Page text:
We need Congress to get their mitts on the “information and conversations” deemed criminal in nature but inadmissible by supposed constitutional limitations, debatable DOJ policy – or whatever other considerations Mueler felt it improper to articulate fully in his report and Barr is glad to remain silent on. Get the evidence that made Mueller all squimish and speaking in riddles in front of pople willing to call a spade a spade.

  8. North Jersey John says:

    Even in the context of a discussion about Trump’s intent behind firing Comey (bottom page 288 of AP document cloud),that nod to unexplored(?) criminality or personal jeopardy is remarkable “the evidence does indicate that a thorough FBI investigation would uncover facts about the campaign and the President personally that the President could have understood to be crimes or that would give rise to personal and political concerns”.

    Wait, what? A thorough FBI investigation would do more to uncover other campaign related crimes? Mueller’s team seems oh so very careful in language. Not could uncover more. Would uncover more. Oh, please, do tell us more.

    • K-spin says:

      Yes I flagged that sentence too. It seems that BB’s narrative re: ‘no obstruction because no underlying crime (of conspiracy)’ wilfully ignores the potential that efforts to obstruct may have been driven by a fear that the SCO would unearth other crimes.

  9. AndTheSlithyToves says:

    Thanks, Marcy for your heroic efforts! As the Gaslit Nation gals have warned, this is serious. We have a Transnational Crime Syndicate running the country and our own malignant narcissist at the head of it. Doesn’t sound like a happy ending is in the offing.

  10. Ancient Mike says:

    Okay, Mueller’s counterintelligence findings, if any, weren’t to be part of the prosecution/declination report we call “the Mueller Report.” Fair enough, but should we not expect said findings to be reported, if not to the public, then at least to the House and Senate Intelligence Committees? And might they not then provide additional support for Trump’s impeachment? If they established the elusive quid pro quo, say, or otherwise showed Trump to be fatally compromised, if not a full-on Russian asset, could not any such assessment, even if otherwise classified or otherwise confidential, be properly disclosed to the House Judiciary Committee and thus ultimately, in the course of an impeachment inquiry, to the public?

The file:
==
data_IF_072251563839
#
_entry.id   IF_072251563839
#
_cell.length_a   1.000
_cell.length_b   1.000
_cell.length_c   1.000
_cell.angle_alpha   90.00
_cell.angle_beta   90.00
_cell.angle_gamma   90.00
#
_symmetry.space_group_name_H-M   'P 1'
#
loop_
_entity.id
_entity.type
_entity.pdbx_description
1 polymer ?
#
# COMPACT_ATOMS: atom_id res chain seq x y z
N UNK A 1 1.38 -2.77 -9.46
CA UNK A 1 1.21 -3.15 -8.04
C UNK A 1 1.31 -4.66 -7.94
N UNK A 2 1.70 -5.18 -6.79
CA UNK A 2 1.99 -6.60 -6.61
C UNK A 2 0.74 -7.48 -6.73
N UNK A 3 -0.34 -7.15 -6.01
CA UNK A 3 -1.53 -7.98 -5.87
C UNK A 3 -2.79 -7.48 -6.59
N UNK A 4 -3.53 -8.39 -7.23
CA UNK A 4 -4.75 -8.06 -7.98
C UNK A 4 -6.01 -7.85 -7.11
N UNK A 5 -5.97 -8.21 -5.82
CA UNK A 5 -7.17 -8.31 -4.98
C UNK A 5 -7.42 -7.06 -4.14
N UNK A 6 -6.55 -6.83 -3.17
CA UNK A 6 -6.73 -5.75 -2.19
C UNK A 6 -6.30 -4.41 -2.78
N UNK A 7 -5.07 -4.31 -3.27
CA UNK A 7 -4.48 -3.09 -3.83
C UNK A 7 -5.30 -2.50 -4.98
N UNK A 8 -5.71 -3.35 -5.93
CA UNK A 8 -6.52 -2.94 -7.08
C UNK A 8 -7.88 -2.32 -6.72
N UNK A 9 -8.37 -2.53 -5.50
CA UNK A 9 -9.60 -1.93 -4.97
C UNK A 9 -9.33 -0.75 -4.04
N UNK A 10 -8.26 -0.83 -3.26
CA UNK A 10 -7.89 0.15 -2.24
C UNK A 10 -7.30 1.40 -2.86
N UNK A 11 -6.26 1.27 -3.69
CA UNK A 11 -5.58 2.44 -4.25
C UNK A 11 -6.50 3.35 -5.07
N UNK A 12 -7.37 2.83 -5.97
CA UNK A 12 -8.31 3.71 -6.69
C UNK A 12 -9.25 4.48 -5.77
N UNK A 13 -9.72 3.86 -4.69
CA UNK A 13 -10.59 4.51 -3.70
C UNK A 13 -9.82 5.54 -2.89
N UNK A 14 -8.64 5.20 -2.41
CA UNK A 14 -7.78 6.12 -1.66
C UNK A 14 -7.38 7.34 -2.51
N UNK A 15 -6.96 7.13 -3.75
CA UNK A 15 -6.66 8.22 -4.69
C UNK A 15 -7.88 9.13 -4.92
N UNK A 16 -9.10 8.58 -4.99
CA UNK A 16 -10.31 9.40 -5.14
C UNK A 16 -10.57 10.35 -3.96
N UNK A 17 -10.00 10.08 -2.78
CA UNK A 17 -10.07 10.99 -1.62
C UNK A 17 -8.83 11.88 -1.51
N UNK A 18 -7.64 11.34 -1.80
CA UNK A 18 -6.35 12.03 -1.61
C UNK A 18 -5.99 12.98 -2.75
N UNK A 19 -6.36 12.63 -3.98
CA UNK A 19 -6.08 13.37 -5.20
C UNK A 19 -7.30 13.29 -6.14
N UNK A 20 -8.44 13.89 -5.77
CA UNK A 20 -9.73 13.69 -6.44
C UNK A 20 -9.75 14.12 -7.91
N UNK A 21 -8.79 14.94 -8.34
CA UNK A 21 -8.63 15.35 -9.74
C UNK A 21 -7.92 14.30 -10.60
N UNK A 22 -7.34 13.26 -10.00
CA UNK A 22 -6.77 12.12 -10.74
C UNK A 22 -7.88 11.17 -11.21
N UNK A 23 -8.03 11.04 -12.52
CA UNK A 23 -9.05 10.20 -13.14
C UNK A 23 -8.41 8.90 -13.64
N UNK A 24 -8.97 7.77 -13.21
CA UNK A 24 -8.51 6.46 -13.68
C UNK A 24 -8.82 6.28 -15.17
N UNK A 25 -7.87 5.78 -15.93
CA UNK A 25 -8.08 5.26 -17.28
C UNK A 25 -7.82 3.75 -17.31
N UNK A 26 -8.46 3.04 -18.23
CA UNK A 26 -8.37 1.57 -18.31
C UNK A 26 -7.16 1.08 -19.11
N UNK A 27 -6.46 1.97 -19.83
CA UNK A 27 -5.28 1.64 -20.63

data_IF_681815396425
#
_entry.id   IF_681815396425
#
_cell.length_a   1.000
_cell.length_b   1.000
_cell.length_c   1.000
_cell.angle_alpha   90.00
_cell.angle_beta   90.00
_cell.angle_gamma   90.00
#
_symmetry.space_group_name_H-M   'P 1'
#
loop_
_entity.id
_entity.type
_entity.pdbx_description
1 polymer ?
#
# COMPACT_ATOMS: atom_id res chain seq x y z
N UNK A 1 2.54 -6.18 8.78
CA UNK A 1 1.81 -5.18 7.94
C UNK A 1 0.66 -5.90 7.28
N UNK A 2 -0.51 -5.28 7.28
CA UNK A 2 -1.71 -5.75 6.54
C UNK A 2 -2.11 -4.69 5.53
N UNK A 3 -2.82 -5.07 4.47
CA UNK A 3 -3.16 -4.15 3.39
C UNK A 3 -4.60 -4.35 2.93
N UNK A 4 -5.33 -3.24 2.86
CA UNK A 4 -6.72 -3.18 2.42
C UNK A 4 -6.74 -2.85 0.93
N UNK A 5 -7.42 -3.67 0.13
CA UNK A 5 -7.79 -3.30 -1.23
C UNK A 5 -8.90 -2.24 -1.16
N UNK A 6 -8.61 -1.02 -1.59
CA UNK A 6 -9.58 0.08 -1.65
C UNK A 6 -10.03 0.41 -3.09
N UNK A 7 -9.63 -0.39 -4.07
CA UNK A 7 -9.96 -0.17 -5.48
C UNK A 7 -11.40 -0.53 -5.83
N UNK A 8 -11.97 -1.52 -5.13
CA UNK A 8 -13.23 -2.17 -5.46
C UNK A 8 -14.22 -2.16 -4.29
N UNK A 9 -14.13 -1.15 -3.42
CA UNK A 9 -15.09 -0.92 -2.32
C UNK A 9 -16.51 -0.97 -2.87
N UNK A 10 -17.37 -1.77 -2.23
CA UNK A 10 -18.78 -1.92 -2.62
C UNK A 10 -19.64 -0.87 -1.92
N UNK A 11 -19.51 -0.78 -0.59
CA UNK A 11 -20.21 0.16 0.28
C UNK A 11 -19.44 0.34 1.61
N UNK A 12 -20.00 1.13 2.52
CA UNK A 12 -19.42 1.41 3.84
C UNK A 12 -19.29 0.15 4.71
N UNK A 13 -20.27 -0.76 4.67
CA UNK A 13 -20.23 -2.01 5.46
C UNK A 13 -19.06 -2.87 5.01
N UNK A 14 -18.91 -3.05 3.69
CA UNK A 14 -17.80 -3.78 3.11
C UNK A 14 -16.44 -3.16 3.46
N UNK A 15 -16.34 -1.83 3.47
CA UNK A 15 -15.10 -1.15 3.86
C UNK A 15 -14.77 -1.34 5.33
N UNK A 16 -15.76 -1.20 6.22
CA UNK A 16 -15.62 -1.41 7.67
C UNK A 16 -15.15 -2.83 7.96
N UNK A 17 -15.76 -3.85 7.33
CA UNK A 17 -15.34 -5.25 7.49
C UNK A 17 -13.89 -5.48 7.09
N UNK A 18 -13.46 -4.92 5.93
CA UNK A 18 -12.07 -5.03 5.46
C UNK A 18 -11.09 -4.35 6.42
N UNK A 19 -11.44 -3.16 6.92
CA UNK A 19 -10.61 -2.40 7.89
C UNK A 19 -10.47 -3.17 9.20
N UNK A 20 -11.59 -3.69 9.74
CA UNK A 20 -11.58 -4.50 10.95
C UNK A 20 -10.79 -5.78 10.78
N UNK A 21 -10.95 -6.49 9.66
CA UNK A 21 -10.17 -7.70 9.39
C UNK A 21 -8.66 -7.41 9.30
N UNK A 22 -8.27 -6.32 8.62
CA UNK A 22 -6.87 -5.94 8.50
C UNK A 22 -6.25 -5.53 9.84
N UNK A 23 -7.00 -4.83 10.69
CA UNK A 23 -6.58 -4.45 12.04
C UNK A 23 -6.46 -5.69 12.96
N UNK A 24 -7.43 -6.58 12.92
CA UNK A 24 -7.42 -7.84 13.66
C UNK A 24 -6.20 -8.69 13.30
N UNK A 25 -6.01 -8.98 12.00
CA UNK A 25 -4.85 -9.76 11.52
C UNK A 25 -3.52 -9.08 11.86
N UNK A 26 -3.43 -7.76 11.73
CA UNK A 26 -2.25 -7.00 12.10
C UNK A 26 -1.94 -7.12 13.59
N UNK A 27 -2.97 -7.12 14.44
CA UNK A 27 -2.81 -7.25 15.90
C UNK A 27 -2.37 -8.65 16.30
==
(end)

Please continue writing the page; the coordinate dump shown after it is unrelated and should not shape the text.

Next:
Am I missing something here?

    • Jockobadger says:

      Ancient – Your questions are excellent ones, but I think what you may be missing is that there is a distinct lack of political will to do what we all know is right. Actually, there is seeming political timidity on the part of the Dems, and flat-out, determined political will to stonewall, whitewash, and if necessary, destroy the republic on the part of the R’s.

      As noted upthread, I hope it doesn’t take a new bloodbath in the ME to make the D’s (and R’s in the Senate) grow a spine. JFC.

      • Maimata says:

        So, if I hear you correctly, the blatantly traitorous behavior of Trump vis-a-vis the Russians may not ever see the light of day or at least not before the 2020 elections because of the likely colluson with the GOP because of the supposed awesome power of Trump (who has the consistently lowest ratings of any president since the advent of polling and the timidity of the Democrats for the same reason? And both parties base their decisions on Clinton’s impeachment whose polling was completely unchanged before and after impeachment?

        • bmaz says:

          There is no such thing as “collusion”. And “traitorous” contemplates treason, which is not applicable because the US is not at war with any pertinent nation.

          • P J Evans says: